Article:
Pandemic widened gender and racial gaps for researchers' productivity

Researchers were hit hard by the pandemic, as both productivity and mental health declined among the group. Women and people of color were affected more than others, according to new surveys, Nature reported Nov. 9.  

The first survey polled nearly 7,000 principal investigators in April 2020 and January 2021 and found that scientists were spending significantly less time on projects. Researchers working on non-COVID-19 related projects saw their submission rate drop 15 percent during 2020 and also launched much fewer new projects, with a 26 percent decrease.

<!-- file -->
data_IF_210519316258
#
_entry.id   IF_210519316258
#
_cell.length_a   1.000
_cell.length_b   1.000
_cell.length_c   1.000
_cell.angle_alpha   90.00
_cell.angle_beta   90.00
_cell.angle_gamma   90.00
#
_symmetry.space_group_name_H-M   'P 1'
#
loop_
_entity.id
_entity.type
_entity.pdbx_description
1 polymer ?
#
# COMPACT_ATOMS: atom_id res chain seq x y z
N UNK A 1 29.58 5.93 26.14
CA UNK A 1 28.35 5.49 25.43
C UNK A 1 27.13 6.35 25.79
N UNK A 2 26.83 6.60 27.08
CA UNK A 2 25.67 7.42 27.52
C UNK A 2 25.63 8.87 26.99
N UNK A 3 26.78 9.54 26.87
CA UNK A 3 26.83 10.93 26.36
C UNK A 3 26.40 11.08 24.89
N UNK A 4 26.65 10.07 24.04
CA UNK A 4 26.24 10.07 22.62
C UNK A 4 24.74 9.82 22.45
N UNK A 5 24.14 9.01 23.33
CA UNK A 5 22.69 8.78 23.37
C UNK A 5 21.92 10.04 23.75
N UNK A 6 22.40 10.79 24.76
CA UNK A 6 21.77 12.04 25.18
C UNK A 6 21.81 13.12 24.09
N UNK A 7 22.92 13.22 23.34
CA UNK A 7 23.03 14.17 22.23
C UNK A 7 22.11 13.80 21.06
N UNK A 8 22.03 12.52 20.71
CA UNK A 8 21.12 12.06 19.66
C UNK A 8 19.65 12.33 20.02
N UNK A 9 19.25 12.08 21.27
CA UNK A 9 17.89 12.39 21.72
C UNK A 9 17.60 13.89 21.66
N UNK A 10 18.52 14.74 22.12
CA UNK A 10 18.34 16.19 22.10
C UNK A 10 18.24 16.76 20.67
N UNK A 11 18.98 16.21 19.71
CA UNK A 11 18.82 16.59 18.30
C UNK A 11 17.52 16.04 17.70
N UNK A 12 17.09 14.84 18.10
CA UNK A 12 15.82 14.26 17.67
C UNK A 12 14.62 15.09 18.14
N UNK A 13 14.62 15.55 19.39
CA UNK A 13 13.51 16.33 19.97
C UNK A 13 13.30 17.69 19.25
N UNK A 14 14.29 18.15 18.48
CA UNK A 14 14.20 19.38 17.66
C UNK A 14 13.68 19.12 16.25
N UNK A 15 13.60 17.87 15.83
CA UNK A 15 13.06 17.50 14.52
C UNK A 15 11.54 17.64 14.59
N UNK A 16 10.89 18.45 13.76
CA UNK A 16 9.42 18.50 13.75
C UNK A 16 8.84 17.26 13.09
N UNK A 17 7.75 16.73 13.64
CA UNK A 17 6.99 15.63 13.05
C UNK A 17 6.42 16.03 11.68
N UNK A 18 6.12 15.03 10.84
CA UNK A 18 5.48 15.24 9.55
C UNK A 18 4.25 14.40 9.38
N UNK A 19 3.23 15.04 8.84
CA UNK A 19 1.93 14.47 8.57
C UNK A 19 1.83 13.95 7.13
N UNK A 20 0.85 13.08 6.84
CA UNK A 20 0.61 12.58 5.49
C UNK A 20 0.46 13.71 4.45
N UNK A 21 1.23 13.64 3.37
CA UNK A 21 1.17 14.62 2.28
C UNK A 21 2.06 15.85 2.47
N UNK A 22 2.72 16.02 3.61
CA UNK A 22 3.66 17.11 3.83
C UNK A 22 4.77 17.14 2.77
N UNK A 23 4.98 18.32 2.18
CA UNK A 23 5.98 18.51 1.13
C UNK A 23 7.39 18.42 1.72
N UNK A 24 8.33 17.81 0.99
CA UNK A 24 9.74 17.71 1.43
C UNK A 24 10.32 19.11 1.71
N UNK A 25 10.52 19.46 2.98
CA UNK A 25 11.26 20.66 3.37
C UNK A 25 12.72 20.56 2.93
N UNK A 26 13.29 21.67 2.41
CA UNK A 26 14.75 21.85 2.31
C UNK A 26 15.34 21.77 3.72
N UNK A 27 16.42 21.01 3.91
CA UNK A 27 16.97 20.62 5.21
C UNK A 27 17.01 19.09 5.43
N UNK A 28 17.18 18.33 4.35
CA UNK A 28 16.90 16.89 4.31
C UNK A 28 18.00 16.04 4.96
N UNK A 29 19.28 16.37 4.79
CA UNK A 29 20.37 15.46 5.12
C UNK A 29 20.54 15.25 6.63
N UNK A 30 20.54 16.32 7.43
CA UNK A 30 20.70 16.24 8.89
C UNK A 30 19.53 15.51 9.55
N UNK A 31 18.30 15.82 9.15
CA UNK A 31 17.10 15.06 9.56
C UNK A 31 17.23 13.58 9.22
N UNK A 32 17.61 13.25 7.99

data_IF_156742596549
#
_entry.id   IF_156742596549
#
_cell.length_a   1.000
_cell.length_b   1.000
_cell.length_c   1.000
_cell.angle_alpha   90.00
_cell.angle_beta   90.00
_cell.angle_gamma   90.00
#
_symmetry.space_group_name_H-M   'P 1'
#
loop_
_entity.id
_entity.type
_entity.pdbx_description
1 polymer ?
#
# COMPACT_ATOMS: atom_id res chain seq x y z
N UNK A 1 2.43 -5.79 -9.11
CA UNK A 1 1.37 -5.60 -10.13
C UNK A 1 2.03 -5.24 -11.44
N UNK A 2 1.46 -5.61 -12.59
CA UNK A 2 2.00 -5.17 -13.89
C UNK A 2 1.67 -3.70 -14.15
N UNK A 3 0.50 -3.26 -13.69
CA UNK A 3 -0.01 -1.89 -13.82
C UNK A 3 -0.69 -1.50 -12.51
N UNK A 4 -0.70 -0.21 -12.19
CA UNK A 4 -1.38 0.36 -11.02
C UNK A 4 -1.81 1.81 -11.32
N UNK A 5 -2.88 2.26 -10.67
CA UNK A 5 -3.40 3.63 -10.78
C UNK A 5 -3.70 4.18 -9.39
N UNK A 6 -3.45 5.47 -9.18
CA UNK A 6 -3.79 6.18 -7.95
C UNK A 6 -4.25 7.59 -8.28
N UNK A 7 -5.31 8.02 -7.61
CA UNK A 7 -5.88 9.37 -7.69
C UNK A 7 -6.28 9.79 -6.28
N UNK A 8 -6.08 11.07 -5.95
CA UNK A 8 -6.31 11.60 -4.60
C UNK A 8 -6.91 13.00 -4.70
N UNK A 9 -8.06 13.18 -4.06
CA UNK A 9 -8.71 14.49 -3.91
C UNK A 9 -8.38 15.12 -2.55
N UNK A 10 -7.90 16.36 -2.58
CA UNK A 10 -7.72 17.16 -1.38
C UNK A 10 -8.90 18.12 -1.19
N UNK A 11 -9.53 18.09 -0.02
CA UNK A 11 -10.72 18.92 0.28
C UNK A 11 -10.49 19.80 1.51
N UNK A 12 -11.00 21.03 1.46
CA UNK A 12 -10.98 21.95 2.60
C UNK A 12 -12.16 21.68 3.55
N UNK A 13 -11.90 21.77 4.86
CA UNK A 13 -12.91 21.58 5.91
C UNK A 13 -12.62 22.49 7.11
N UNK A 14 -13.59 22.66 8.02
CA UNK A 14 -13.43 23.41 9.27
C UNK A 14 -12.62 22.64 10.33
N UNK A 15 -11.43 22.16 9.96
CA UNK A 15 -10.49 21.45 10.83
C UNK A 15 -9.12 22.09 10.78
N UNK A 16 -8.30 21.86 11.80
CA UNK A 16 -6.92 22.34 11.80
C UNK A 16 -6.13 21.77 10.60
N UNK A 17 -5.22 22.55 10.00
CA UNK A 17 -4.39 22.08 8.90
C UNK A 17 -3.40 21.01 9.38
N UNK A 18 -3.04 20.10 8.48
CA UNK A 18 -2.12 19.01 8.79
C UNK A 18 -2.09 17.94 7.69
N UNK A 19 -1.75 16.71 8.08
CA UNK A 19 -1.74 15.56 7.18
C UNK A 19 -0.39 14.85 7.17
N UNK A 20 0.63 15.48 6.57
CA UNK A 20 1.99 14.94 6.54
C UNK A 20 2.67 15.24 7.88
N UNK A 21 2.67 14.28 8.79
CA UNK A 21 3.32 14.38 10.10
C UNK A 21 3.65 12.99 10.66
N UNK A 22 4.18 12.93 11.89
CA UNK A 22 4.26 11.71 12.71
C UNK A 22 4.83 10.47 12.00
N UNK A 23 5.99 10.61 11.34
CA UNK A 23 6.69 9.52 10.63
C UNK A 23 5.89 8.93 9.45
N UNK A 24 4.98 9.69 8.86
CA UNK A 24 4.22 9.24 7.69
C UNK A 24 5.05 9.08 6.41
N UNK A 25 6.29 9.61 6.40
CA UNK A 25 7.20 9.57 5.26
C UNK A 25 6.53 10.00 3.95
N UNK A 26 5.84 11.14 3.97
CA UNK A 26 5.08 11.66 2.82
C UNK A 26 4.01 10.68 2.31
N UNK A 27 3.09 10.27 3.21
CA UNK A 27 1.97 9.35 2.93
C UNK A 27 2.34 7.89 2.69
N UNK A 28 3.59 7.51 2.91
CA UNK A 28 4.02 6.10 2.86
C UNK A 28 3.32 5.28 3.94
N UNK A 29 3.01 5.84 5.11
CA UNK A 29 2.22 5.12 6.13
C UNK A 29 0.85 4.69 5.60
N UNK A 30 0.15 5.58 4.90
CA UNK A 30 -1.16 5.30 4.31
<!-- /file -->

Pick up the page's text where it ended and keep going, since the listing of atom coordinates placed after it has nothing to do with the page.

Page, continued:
Another study in Brazil showed that the decline in productivity was compounded if researchers were either mothers or scientists of color. Researchers who are also Black mothers submitted less than half the papers they planned to. 

Mental health also took a hit. A separate study of 2,000 staff at higher education institutions showed that two-thirds of staff reported feeling emotionally drained at least once a week.

"If people are facing so much anxiety and stress and their mental health is not good, it’s not the ideal circumstance to be dreaming up one’s most innovative, high-impact, rigorous research-study designs for the next year," Reshma Jagsi, MD, an oncologist at the University of Michigan in Ann Arbor, told Nature.


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